Clinical Autonomic Research

, Volume 15, Issue 3, pp 219–222

The value of autonomic testing in postural tachycardia syndrome

  • Amer Al-Shekhlee
  • Judah R. Lindenberg
  • Rami N. Hachwi
  • Thomas C. Chelimsky


Postural tachycardia syndrome (POTS) is a fairly common condition that may or may not be associated with autonomic neuropathy. In a retrospective analysis, we compared two groups of patients based on clinical and autonomic criteria, those with POTS in isolation (POTS-Alone), and POTS with evidence of autonomic neuropathy (POTS-AN). Of 260 records reviewed, 57 patients met the criteria for POTS; 38 (67%) patients assigned to the POTS-Alone group and 19 (33%) patients assigned to the POTS-AN group. A decreased sweat output on the quantitative sudomotor axon reflex test is the most frequent abnormal finding in the POST-AN group suggesting sympathetic cholinergic neuropathy. Clinically, headache and gastrointestinal symptoms were more frequent among the POTS-AN group. Therefore, POTS may exist in isolation and may differ from those associated with AN.

Key words

autonomic neuropathy postural tachycardia sudomotor axon reflex test 


Unable to display preview. Download preview PDF.

Unable to display preview. Download preview PDF.


  1. 1.
    Chelimsky TC, Low PA, Naessens JM, Wilson PR, Amadio PC, O’Brien PC (1995) Value of autonomic testing in reflex sympathetic dystrophy. Mayo Clin Proc 70:1029–1040PubMedGoogle Scholar
  2. 2.
    Cohen J, Low P, Fealey R, Sheps S, Jiang NS (1987) Somatic and autonomic function in progressive autonomic failure and multiple system atrophy. Ann Neurol 22:692–699CrossRefPubMedGoogle Scholar
  3. 3.
    Grubb BP, Kosinski DJ, Boehm K, Kip K (1997) The postural orthostatic tachycardia syndrome: a neurocardiogenic variant identified during headup tilt table testing. Pacing Clin Electrophysiol 20:2205–2212PubMedGoogle Scholar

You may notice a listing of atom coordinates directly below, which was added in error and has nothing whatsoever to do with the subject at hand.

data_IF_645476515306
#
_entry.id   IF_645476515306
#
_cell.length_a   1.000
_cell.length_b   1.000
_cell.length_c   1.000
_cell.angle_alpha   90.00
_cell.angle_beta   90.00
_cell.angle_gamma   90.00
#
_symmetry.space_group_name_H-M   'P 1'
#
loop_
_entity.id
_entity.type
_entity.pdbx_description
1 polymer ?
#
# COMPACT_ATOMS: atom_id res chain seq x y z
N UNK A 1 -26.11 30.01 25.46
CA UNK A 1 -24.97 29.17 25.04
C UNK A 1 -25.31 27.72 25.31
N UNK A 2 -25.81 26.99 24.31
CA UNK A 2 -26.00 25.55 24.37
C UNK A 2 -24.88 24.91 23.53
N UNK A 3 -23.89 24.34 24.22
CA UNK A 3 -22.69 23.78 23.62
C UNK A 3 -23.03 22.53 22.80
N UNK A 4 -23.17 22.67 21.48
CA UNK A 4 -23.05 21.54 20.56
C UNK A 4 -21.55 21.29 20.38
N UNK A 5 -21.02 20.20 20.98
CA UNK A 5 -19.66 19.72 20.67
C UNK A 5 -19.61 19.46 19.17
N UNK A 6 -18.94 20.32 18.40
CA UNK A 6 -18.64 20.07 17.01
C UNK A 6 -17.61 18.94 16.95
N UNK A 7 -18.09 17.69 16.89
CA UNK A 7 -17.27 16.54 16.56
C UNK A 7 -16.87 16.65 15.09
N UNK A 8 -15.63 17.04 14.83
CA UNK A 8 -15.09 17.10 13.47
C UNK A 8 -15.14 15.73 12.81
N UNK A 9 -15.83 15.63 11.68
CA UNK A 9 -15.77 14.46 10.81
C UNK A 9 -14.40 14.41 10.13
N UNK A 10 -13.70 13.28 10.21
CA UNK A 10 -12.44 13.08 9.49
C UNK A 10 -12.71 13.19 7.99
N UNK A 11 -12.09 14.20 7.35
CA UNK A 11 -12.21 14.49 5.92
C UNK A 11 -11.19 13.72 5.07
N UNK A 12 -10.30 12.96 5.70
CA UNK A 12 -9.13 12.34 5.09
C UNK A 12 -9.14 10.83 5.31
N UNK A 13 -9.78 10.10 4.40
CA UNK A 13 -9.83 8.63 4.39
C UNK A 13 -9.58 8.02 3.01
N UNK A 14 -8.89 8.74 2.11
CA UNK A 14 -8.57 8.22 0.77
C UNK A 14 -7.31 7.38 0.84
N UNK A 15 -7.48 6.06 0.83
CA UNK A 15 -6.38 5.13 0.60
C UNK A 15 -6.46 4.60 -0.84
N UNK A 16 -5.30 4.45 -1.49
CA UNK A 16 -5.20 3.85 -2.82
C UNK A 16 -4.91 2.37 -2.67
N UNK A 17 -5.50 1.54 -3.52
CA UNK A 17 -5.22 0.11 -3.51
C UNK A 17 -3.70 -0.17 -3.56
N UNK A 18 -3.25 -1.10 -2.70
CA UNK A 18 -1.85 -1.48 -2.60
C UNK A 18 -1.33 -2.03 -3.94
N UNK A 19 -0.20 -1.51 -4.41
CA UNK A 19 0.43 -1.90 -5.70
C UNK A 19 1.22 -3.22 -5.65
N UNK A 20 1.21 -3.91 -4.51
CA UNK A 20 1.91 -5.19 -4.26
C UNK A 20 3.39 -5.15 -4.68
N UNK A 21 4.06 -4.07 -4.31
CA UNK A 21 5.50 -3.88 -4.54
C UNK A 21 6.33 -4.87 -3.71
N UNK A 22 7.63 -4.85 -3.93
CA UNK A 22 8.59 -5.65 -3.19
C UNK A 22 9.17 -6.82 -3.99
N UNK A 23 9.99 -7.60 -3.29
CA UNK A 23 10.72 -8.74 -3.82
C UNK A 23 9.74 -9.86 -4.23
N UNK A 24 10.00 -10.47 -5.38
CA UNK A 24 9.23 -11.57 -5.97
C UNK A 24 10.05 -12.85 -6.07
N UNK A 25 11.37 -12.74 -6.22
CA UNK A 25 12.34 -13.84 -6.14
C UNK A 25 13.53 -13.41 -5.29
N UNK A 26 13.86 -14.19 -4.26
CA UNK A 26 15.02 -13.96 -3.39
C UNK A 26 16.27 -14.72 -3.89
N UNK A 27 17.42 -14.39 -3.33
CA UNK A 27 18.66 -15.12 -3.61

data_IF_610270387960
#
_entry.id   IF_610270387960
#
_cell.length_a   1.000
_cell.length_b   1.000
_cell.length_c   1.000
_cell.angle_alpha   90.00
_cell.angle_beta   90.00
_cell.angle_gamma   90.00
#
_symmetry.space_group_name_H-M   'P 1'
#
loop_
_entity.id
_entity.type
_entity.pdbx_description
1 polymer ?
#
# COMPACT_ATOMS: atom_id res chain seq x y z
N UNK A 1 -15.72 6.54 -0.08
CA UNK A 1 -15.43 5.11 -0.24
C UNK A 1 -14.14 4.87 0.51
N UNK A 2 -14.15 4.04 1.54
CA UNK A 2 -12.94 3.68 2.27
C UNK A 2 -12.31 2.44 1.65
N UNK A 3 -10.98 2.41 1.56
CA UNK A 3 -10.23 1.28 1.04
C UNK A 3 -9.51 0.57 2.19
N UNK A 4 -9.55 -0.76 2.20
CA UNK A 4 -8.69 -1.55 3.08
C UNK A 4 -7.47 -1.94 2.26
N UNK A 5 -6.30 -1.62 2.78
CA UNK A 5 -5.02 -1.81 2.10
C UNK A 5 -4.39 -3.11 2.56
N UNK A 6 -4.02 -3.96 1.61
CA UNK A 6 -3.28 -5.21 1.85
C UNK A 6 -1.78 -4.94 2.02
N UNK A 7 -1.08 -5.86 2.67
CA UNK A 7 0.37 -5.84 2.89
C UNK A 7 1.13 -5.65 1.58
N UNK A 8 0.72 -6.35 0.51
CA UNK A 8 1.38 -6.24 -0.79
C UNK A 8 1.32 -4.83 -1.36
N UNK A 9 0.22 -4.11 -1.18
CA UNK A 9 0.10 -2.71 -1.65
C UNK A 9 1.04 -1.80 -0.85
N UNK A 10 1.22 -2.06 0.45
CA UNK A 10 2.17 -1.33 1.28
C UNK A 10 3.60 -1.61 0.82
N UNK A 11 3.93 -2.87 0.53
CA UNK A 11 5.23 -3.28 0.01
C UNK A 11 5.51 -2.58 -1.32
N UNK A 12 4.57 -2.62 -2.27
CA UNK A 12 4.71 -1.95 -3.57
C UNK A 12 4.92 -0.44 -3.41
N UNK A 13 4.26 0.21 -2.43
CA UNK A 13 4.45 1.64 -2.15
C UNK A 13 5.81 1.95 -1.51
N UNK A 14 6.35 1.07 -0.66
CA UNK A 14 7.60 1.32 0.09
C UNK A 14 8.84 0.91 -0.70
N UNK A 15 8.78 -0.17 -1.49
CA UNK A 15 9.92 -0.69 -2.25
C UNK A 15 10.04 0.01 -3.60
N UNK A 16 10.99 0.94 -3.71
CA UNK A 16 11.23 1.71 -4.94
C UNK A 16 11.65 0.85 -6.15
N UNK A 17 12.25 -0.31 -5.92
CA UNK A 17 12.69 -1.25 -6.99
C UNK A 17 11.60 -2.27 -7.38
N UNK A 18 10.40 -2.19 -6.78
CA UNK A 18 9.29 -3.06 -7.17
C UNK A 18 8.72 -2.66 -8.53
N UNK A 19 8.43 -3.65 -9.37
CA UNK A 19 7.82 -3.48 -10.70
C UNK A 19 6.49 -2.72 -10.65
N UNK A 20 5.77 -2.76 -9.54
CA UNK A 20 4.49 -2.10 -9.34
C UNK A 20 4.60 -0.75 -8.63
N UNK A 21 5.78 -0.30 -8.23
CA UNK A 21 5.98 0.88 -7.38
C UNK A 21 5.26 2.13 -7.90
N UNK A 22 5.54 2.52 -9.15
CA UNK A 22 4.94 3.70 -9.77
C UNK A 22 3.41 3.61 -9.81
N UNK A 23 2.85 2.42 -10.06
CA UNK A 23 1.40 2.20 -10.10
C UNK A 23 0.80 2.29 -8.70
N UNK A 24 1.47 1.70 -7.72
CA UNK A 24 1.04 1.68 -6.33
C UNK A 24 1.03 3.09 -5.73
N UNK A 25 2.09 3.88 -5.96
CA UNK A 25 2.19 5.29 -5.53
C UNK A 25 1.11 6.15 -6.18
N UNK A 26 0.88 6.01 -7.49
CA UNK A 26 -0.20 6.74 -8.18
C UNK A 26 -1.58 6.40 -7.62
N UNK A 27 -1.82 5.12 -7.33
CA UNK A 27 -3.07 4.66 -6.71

4. 4.
    Low PA, Opfer-Gehrking TL, Textor SC, Benarroch EE, Shen WK, Schondorf R, Suarez GA, Rummans TA (1995) Postural tachycardia syndrome (POTS). Neurology 45(Suppl 5):S19–S25Google Scholar
  5. 5.
    Narkiewicz K, Somers VK (1998) Chronic orthostatic intolerance: part of a spectrum of dysfunction in orthostatic cardiovascular homeostasis? Circulation 98:2105–2107PubMedGoogle Scholar
  6. 6.
    Polinsky RJ, Kopin IJ, Ebert MH, Weise V (1981) Pharmacologic distinction of different orthostatic hypotension syndromes. Neurology 31:1–7Google Scholar
  7. 7.
    Riley DE, Chelimsky TC (2003) Autonomic nervous system testing may not distinguish multiple system atrophy from Parkinson’s disease. J Neurol Neurosurg Psychiatry 74:56–60CrossRefPubMedGoogle Scholar
  8. 8.
    Rosen SG, Cryer PE (1982) Postural tachycardia syndrome. Reversal of sympathetic hyperresponsiveness and clinical improvement during sodium loading. Am J Med 72:847–850CrossRefPubMedGoogle Scholar
  9. 9.
    Schondorf R, Low PA (1993) Idiopathic postural orthostatic tachycardia syndrome: an attenuated form of acute pandysautonomia? Neurology 43:132–137PubMedGoogle Scholar
  10. 10.
    Shannon JR, Flattem NL, Jordan J, Jacob G, Black BK, Biaggioni I, Blakely RD, Robertson D (2000) Orthostatic intolerance and tachycardia associated with norepinephrine-transporter deficiency. N Engl J Med 342:541–549CrossRefPubMedGoogle Scholar
  11. 11.
    Stewart JD, Low PA, Fealey RD (1992) Distal small fiber neuropathy: results of tests of sweating and autonomic cardiovascular reflexes. Muscle Nerve 15:661–665CrossRefPubMedGoogle Scholar

Copyright information

© Steinkopff Verlag 2005

Authors and Affiliations

  • Amer Al-Shekhlee
    • 1
    • 2
  • Judah R. Lindenberg
    • 1
  • Rami N. Hachwi
    • 1
  • Thomas C. Chelimsky
    • 1
  1. 1.Dept. of NeurologyUniversity Hospitals of Cleveland, Case Western Reserve UniversityCleveland (OH)USA
  2. 2.University Hospitals of Cleveland, Case Western Reserve UniversityWestlake (OH) 44145USA

Personalised recommendations